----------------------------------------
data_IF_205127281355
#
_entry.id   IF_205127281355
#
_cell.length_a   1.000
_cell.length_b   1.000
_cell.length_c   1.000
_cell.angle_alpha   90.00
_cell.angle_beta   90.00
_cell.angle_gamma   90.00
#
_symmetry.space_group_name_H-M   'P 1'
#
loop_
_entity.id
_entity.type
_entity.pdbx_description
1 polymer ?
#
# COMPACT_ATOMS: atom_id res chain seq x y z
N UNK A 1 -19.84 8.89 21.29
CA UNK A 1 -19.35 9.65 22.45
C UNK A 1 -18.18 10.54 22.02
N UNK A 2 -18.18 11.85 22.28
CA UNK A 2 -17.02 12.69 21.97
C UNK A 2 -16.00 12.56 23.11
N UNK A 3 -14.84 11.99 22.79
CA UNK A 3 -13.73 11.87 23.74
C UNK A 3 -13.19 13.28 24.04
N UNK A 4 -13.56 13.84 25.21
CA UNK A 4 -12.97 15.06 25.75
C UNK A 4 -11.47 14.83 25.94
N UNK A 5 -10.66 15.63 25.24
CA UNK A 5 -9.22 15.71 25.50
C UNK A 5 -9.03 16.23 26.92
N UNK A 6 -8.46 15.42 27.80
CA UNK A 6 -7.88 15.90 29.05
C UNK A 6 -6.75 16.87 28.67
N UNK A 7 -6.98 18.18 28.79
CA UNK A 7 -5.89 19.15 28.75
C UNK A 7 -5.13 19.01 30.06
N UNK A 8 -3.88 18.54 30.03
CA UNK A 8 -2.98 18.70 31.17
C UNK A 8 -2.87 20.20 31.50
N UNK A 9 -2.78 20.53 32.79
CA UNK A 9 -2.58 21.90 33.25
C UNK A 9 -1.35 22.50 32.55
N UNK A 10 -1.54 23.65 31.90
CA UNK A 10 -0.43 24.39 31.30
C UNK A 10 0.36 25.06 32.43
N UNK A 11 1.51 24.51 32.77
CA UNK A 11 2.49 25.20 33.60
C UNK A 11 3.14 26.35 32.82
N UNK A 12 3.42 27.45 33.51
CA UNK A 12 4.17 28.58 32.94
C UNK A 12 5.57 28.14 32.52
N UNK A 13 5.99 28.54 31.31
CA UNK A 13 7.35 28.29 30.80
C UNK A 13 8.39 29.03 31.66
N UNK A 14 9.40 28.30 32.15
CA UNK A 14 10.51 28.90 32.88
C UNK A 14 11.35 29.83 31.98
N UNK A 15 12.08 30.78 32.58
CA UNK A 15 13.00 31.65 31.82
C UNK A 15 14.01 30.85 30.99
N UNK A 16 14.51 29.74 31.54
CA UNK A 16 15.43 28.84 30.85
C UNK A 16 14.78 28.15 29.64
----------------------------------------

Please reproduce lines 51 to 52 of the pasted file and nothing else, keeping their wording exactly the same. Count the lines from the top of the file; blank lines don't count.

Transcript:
N UNK A 11 1.51 24.51 32.77
CA UNK A 11 2.49 25.20 33.60